The International Olympic Committee (IOC) says that all Russian and Kenyan athletes who want to take part in the Rio Summer Olympics must be declared "clean" of doping by world sports federations.
IOC President Thomas Bach said after a special Olympic summit in Lausanne, Switzerland, on June 21 that the measure is being introduced because the Russian and Kenyan anti-doping agencies are unreliable and put "very serious doubts on the presumption of innocence" of athletes from those two countries.
Bach added that athletes who proved they are "clean" and certified by the governing bodies of individual sports would be allowed to compete in the Rio Olympics under their national flags.
That ruling contradicts a June 17 statement by the IAAF, the world track-and-field governing body, saying that any such athlete could only compete under a "neutral" flag, possibly the five-ring Olympic flag. The IOC endorsed the IAAF upholding its Olympic ban on the Russian track team, however.
Russian Sports Minister Vitaly Mutko said Russia is ready to fulfill all of the IOC conditions necessary for participating in the Rio Olympics.
"We will be doing everything that [the IOC] will be telling us," he said at the conclusion of the IOC summit, convened to ensure a "level playing field" for athletes competing in the Summer Olympics, to be held from August 5 to August 21.
Russian Olympic Committee head Aleksandr Zhukov, who attended the summit in Lausanne, said afterward that Russia will not boycott the Rio Olympics, as some reports had suggested Moscow might do.
But he said Russia will consider filing a lawsuit against the IAAF.
The anti-doping agencies of Russia and Kenya were found several months ago by the World Anti-Doping Agency (WADA) to be noncompliant and were decertified.
Bach also said the IOC fully respects the IAAF's decision to ban Russian track-and-field athletes from the Summer Olympics unless they show they have not taken part in doping.
The IOC also said it recognized "the enormous efforts and professionalism of…the Russian Olympic Committee."
That statement contrasts with a WADA report in November that found a "systematic and deeply-rooted culture of doping" in Russia that the agency said was state-supported.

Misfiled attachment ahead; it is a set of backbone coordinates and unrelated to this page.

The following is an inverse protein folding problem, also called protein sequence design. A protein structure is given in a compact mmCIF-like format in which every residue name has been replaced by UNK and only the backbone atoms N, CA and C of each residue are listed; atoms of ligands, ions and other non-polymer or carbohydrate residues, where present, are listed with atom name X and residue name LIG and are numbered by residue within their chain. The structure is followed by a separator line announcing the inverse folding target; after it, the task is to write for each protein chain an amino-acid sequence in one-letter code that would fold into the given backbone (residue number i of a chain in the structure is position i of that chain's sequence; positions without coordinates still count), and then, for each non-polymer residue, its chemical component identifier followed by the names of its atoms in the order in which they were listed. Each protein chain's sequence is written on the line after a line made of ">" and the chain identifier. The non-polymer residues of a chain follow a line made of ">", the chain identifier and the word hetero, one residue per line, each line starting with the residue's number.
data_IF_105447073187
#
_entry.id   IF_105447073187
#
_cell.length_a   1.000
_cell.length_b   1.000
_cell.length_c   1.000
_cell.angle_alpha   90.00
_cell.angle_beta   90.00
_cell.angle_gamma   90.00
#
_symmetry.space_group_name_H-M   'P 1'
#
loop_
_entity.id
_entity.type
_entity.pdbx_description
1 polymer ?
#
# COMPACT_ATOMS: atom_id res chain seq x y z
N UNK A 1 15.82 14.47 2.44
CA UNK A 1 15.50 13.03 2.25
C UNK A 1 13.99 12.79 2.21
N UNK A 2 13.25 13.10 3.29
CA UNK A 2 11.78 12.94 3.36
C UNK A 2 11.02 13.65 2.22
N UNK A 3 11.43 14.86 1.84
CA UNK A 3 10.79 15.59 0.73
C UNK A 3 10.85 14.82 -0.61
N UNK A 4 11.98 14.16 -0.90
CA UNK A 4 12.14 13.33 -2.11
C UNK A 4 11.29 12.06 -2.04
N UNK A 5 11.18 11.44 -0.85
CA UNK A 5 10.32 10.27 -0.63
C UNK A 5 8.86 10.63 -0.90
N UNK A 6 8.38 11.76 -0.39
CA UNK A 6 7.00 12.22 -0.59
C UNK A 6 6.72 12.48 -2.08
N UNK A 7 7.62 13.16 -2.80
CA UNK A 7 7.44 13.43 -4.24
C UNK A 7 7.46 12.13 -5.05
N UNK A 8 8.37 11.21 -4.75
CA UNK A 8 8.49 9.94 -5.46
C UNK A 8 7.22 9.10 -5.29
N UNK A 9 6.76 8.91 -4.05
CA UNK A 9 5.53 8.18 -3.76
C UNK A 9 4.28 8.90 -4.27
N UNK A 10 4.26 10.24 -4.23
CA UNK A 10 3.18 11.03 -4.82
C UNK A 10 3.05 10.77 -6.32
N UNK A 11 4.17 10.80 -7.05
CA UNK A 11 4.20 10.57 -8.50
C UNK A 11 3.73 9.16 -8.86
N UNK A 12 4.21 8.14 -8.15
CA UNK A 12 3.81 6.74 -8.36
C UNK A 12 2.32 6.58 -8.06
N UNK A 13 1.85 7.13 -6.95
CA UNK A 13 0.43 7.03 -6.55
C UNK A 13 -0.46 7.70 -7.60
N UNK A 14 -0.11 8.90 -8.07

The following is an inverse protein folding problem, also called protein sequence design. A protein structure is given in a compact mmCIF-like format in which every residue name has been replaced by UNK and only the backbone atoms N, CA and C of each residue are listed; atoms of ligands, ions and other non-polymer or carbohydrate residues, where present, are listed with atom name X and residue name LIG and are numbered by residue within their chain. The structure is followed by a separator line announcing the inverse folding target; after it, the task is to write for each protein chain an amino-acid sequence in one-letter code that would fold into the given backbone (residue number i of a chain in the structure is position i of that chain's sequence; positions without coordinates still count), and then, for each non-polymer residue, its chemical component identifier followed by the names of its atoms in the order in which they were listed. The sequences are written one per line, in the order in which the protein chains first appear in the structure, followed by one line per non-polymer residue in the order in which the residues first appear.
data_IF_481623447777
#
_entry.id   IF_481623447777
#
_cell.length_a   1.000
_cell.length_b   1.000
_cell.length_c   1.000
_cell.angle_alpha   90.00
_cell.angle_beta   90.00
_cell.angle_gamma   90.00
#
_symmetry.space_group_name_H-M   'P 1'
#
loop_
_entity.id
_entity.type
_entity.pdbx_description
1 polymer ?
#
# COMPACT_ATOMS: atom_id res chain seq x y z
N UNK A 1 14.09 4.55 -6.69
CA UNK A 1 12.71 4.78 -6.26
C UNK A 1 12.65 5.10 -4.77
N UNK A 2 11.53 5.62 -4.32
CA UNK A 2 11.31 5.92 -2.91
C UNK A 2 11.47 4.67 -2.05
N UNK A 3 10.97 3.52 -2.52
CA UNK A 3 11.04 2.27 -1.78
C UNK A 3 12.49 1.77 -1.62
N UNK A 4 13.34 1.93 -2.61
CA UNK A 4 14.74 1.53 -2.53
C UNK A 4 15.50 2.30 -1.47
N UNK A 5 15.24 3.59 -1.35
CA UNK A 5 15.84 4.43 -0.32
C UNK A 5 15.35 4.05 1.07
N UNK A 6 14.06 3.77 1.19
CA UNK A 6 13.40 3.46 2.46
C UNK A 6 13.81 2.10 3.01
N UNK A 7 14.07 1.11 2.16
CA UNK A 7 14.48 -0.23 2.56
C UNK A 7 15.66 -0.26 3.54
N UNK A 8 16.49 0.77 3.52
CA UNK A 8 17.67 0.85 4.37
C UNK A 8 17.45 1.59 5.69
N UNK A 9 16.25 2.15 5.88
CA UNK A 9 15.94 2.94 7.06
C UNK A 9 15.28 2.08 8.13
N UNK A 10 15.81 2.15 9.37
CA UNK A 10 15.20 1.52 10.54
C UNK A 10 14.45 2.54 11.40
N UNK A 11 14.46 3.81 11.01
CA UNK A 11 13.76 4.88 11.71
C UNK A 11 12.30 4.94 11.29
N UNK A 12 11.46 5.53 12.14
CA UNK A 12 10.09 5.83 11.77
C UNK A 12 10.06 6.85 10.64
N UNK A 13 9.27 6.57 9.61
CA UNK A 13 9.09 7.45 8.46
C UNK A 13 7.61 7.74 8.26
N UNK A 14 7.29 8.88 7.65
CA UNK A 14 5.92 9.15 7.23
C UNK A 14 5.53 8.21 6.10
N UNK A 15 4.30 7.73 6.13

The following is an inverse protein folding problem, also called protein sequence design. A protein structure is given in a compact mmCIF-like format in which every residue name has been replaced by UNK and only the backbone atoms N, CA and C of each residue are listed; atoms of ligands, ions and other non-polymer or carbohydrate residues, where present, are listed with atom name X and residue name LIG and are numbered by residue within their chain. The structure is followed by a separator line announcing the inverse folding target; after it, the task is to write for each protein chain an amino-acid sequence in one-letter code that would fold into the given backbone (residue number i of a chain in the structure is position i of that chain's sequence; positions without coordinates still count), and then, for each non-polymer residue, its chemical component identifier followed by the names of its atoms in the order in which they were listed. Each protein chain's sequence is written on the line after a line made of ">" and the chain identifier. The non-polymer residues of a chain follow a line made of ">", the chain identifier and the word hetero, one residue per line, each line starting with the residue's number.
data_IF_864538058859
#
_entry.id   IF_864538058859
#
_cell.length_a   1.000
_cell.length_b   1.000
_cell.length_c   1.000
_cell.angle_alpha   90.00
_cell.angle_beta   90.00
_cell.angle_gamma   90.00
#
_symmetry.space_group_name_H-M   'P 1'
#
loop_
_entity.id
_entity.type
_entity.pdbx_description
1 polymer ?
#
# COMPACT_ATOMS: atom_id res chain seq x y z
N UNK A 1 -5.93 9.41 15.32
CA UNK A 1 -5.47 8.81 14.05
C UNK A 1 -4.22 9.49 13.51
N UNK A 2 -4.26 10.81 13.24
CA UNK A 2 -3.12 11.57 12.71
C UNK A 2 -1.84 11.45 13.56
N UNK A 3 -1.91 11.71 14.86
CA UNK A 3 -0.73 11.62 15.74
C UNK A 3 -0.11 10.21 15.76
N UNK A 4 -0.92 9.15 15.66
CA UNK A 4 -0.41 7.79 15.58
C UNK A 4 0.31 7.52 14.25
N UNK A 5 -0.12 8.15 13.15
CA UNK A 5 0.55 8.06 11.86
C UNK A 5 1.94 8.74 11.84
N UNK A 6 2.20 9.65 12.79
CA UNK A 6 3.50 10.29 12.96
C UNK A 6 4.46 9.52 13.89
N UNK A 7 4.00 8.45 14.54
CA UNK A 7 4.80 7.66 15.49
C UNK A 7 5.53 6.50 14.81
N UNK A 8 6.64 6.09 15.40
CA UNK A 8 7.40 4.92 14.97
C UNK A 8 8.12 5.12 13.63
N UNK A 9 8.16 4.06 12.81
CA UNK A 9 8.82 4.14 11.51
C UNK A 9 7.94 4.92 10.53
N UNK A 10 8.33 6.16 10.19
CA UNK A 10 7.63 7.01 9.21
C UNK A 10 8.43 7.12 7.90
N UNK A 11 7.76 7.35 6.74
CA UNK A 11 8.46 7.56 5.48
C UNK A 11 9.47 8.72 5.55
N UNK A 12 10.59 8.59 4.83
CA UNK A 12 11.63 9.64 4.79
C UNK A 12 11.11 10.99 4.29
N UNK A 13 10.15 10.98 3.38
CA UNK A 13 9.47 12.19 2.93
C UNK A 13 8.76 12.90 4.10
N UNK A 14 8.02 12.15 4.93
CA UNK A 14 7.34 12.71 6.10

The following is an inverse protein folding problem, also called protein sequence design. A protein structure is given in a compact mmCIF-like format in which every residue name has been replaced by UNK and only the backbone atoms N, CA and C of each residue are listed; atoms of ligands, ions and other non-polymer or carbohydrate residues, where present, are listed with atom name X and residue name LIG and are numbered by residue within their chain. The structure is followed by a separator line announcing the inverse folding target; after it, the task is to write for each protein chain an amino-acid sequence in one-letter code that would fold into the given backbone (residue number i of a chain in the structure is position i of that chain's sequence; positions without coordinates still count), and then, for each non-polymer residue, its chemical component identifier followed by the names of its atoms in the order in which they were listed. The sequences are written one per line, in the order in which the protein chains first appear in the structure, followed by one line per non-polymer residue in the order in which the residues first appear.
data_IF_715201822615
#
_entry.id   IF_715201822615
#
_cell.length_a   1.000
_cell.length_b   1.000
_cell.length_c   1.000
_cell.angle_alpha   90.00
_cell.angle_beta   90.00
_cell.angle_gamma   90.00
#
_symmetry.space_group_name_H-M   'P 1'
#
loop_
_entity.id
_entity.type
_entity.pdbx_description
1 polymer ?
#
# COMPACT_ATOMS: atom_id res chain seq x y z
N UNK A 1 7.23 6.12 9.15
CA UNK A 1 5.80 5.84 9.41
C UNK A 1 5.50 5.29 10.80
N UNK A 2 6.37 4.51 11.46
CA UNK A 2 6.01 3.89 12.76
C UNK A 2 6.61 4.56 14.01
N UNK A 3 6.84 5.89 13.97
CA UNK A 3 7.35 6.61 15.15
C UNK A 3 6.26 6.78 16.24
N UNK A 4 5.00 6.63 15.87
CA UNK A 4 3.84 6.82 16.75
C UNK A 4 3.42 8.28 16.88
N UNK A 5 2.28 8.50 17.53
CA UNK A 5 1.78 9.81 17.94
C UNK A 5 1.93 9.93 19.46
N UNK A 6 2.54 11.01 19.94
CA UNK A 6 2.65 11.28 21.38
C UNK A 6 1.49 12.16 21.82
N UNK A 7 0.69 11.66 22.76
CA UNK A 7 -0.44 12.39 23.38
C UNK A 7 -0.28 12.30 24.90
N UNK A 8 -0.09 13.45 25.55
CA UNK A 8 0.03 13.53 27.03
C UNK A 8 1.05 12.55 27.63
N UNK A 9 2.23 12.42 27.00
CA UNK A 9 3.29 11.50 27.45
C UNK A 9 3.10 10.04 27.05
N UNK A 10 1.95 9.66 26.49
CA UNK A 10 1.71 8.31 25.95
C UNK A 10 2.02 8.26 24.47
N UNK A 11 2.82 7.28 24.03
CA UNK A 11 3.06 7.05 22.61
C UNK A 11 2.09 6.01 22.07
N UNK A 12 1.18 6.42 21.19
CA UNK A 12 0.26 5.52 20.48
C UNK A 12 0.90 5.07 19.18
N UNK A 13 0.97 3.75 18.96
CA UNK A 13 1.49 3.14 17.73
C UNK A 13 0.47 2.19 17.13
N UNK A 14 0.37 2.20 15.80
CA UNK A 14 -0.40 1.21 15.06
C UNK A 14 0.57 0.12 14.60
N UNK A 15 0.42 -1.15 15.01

The IOC is awaiting the results of dozens of retested urine samples from the 2014 Winter Olympics held in Russia's resort city of Sochi along with an investigative report by Canadian lawyer Richard McLaren to determine if Russian state officials were involved in covering up doping by athletes at Sochi.
Grigory Rodchenkov, who was fired as head of Russia's drug-testing lab in December, detailed in May what he said was an elaborate system by Russian officials – including state security agents – to exchange tainted urine samples of Russian athletes for clean ones during the 2014 Sochi games.
McLaren said on said on June 17 that his findings thus far support allegations that the Russian Sports Ministry was complicit in manipulating doping tests of Russian athletes before, during, and after the world track-and-field championships in Moscow in 2013.
McLaren's report is due to be made public by July 15.
If widespread involvement in doping by Russian officials is found, there is the possibility that Russian athletes in all sports could be banned from participating in Rio.
Former WADA President Dick Pound said on June 19 that such an action was possible, but he called it the "nuclear option."
Russian officials from Mutko to President Vladimir Putin have rejected charges of state involvement in doping and have said blanket bans on its athletes are unfair because they punish "clean" athletes.
Yelena Isinbayeva, a Russian pole vaulter who has won two Olympic gold medals and three world championships, has threatened to file a lawsuit against the IAAF for banning Russian track athletes from the Olympics.
Isinbayeva, who says she is drug-free, said the IAAF ban violates her human rights.
Russian officials have bristled at the possibility of whistle-blower Yulia Stepanova -- an 800-meter runner who has served a two-year ban for doping -- competing in Rio.
Stepanova, who along with her husband gave information to WADA about the extent and manner of doping in Russia, has said she would be open to competing in Rio despite no longer being a part of the Russian track-and-field team.
Rodchenkov, Stepanova, and her husband have all moved to the United States for security reasons.